Zhang W.,Sichuan Agricultural University |
Zhang K.Y.,Sichuan Agricultural University |
Ding X.M.,Sichuan Agricultural University |
Bai S.P.,Sichuan Agricultural University |
And 3 more authors.
Poultry Science | Year: 2011
To investigate the effect of canthaxanthin supplied via a maternal route on the production of both breeder hens and chickens, 270 Chinese Three-Yellow breeder hens were randomly divided into 2 groups consisting of 135 birds each (5 replicates of 27) for study. The breeder hens were fed either a basal diet or the basal diet supplemented with 6 mg of canthaxanthin/ kg for 24 wk. At the end of the 24-wk breeder experiment, all hatching eggs laid in 5 consecutive days of each group were collected and incubated. For each breeder group, 100 newly hatched chicks (5 replicates of 20) were reared under environmentally controlled conditions for 21 d. Canthaxanthin supplementation resulted in the following outcomes: an enhancement of the serum total antioxidant capacity (TAC) of breeder hens (P = 0.029), a significant increase in the yolk colorimetric score of Roche Yolk Color Fan (RYCF; P < 0.001), and a significant improvement of the antioxidant status of the egg yolk (P < 0.05). The chicks that hatched from eggs laid by breeder hens fed the canthaxanthin supplementation diet demonstrated a higher pigmentation colorimetric score of RYCF for their shank skin (P < 0.05), and the antioxidant capacity of the newly hatched chicks was significantly increased (P < 0.05). Both of these positive effects on shank skin pigmentation colorimetric score of RYCF and antioxidant capacity were observed for at least 7 d posthatching, and the chicks that hatched from canthaxanthin-enriched eggs showed a lower mortality (0 vs. 4%) during the first 21 d posthatching. These findings support the hypothesis that canthaxanthin supplementation of the maternal diet enhances the protective capacity of tissues against oxidative stress in vivo, which might be beneficial for poultry producers. © 2011 Poultry Science Association Inc.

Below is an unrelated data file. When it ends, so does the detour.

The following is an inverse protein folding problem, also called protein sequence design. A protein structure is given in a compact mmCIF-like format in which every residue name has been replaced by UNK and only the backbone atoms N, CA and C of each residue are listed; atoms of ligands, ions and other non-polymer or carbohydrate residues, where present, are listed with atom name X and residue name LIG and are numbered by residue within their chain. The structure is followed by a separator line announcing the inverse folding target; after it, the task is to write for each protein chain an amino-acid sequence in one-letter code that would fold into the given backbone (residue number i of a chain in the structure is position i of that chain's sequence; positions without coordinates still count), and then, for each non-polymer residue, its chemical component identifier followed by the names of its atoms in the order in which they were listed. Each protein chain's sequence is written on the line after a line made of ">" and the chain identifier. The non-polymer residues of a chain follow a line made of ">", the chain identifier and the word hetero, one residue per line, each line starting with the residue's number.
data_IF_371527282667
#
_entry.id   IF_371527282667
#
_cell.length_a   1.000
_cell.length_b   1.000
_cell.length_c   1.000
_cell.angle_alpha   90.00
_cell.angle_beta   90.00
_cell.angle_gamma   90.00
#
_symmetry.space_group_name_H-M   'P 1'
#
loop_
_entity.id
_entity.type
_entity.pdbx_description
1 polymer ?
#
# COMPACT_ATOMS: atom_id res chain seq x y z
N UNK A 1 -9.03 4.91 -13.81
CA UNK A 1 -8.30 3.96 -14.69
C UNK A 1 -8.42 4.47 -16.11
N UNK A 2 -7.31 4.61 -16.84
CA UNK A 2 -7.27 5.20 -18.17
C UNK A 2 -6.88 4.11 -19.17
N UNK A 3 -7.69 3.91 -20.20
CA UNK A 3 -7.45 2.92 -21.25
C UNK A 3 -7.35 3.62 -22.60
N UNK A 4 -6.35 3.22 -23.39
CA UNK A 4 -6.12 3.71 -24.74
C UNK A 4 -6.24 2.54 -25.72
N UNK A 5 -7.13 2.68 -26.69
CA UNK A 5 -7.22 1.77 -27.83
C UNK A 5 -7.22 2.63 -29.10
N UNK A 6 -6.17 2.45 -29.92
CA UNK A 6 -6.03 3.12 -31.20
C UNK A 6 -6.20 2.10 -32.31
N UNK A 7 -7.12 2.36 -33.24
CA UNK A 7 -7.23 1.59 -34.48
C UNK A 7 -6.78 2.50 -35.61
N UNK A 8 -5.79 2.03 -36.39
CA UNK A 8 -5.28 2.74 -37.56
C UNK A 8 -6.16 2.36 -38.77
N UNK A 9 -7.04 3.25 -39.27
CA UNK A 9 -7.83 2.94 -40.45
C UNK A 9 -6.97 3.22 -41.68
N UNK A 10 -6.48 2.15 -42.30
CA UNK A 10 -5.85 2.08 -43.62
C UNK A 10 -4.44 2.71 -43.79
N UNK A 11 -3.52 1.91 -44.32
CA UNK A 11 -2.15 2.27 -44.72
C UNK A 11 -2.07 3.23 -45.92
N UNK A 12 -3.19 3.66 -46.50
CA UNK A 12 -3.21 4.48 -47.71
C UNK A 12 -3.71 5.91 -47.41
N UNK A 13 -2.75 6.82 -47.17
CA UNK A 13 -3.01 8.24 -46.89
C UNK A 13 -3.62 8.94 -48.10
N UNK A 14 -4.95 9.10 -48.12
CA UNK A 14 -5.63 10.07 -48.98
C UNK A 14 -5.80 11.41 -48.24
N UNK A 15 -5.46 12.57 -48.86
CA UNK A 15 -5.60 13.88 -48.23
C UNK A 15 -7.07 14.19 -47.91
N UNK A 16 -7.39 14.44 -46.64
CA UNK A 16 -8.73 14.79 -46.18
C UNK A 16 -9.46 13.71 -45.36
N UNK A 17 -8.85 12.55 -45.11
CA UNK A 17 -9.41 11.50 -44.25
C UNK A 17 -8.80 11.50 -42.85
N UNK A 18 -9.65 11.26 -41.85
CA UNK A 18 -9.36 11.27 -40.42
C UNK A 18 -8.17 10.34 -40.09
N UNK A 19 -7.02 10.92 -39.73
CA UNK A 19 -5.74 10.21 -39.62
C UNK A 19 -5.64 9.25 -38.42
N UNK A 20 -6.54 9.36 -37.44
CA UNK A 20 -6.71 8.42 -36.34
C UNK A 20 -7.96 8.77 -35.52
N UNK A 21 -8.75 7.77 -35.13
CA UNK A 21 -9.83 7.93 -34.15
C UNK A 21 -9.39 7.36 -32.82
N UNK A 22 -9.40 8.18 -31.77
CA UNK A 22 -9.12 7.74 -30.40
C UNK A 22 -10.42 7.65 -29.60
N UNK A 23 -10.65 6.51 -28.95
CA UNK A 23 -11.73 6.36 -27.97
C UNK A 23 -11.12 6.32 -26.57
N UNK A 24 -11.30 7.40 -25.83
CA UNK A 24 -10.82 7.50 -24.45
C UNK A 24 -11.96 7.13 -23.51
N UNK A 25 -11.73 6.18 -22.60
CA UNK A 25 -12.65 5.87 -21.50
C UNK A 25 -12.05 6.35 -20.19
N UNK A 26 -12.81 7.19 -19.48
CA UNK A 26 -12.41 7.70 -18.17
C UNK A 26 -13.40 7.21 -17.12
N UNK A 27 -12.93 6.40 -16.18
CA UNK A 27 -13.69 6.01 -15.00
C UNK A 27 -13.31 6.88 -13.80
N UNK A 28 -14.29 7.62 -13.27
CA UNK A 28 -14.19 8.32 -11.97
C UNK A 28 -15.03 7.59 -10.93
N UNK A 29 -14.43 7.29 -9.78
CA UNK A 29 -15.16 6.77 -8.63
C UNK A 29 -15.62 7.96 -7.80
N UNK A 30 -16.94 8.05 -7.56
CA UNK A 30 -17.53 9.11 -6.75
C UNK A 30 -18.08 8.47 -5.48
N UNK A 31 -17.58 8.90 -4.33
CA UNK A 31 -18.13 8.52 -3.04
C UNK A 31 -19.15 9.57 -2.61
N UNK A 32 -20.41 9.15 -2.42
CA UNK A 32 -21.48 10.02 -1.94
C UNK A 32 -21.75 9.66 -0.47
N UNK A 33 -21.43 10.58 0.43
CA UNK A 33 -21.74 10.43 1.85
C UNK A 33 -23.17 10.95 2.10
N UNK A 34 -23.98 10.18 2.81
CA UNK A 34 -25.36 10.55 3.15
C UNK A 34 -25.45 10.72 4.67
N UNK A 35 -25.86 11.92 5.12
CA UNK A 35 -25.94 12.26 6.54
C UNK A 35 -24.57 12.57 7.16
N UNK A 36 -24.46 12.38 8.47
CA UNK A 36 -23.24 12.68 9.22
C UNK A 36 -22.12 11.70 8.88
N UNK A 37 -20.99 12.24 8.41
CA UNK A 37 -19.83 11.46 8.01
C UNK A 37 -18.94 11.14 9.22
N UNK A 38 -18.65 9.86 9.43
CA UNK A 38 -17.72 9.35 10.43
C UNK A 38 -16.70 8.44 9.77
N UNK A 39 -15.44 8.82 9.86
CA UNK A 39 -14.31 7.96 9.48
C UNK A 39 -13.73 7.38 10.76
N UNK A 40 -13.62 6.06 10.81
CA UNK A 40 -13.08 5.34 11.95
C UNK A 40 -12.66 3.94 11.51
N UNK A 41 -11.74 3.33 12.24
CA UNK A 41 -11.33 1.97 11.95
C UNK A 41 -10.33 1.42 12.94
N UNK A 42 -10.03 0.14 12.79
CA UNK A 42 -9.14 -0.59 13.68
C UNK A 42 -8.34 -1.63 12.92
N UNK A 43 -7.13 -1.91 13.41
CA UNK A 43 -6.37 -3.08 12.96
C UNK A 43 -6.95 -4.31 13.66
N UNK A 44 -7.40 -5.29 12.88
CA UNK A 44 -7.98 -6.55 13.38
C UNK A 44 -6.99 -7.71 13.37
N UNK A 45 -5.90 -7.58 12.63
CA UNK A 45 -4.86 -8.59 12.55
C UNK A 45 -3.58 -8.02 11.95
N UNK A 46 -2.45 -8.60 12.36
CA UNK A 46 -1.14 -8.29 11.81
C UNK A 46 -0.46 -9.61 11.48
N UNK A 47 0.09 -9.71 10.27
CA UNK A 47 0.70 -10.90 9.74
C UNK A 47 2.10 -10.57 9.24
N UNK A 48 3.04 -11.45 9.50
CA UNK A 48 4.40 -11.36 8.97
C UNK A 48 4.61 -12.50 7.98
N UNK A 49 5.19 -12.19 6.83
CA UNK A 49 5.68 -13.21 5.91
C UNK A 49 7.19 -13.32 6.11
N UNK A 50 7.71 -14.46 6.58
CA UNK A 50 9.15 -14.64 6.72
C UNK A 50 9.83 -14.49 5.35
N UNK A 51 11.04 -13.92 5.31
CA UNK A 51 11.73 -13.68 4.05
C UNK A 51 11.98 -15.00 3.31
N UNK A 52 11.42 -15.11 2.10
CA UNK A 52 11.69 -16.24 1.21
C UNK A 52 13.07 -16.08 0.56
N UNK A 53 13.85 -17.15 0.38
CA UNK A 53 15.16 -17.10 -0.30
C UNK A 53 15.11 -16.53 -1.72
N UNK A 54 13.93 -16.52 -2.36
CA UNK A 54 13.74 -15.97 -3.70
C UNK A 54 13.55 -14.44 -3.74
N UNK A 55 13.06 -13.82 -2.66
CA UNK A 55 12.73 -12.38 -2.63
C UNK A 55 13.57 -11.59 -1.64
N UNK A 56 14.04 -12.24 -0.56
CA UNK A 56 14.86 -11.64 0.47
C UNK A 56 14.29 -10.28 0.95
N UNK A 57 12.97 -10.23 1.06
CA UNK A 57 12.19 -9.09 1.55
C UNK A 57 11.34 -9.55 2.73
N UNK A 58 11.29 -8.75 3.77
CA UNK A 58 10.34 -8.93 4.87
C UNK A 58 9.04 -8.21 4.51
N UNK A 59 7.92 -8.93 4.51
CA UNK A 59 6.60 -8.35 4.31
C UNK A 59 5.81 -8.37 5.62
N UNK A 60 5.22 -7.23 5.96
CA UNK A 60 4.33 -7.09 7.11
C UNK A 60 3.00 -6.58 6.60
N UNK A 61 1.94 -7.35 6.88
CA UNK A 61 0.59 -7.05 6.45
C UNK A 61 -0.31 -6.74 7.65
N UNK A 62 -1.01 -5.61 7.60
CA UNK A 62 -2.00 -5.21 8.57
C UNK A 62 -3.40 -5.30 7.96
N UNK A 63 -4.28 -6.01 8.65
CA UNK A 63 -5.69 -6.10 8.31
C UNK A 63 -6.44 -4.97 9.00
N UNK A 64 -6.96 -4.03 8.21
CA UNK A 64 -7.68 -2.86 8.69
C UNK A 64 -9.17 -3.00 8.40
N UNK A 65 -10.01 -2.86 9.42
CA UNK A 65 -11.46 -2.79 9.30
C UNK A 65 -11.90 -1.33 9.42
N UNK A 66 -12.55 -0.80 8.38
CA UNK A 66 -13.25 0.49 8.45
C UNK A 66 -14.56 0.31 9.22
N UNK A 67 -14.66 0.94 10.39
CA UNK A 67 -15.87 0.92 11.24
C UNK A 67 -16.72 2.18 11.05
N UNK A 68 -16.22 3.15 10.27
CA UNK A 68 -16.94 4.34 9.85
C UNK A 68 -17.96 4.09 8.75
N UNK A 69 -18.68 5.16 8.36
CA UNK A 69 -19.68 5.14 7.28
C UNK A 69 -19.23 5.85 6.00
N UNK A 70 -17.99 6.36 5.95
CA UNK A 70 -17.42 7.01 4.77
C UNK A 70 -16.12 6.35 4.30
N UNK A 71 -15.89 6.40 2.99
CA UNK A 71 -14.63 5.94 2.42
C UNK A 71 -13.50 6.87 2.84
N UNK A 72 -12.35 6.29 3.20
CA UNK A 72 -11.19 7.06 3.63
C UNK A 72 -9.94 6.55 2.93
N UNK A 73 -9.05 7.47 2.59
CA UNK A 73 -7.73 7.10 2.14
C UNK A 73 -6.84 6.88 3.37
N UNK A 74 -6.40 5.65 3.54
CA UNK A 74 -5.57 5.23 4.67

Chen W.,Henan Agricultural University |
Wang J.P.,Sichuan Agricultural University |
Yan L.,DSM China Ltd |
Huang Y.,Henan Agricultural University
British Poultry Science | Year: 2013
A total of 720 1-d-old broilers were used in a 28 d experiment to determine the effects of probiotic supplementation in diets with different dietary nutrient densities.2. Birds were randomly allotted to one of the 4 treatments in a 2 × 2 factorial arrangement (12 replicateswith 15 broilers per replicate) with two levels of nutrient density [high nutrient density (metabolisable energy (ME) 12.7 MJ/kg and crude protein (CP) 230.3 g/kg for 1-7 d; ME 13.2 MJ/kg and CP 220.3 g/kg for 8-28 d) or low nutrient density (ME 12.1 MJ/kg and CP 220.2 g/kg for 0-7 d; ME 12.6 MJ/kg and CP 209.8 g/kg for 8-28 d)] and 0 or 2 g/kg probiotics (1.0 × 1010 viable spores/g of Bacillus subtilis endospores and 1.0 × 109 viable spores/g of Clostridium butyricum).3. The high-nutrient-density diet increased body weight gain (BWG), feed conversion ratio (FCR), serum cholesterol and triglyceride concentration relative to the low-nutrient-density diet. High-nutrient-density diet reduced water loss ratio of breast muscle, liver and fat relative to body weight compared to low-nutrient density-diet. The inclusion of probiotics increased BWG and feed intake throughout the experiment. Dietary probiotics increased the percentage of blood lymphocytes and relative weight of spleen and bursa of Fabricius when compared to the non-probiotic treatment. The inclusion of probiotics decreased serum cholesterol and triglyceride concentrations and lightness (L*) value of breast meat compared to the non-probiotic-supplemented diet.4. In conclusion, high dietary nutrient density increased growth performance and serum cholesterol and triglyceride concentrations in broiler chickens. The inclusion of probiotics increased growth performance but reduced serum cholesterol and triglyceride concentrations. The positive effect of probiotic supplementation on growth performance was reduced by the high-nutrient-density diet during the first week of life. © 2013 © British Poultry Science Ltd.
Ren Z.,Sichuan Agricultural University |
Jiang S.,Sichuan Agricultural University |
Zeng Q.,Sichuan Agricultural University |
Ding X.,Sichuan Agricultural University |
And 8 more authors.
Journal of Animal Science and Biotechnology | Year: 2016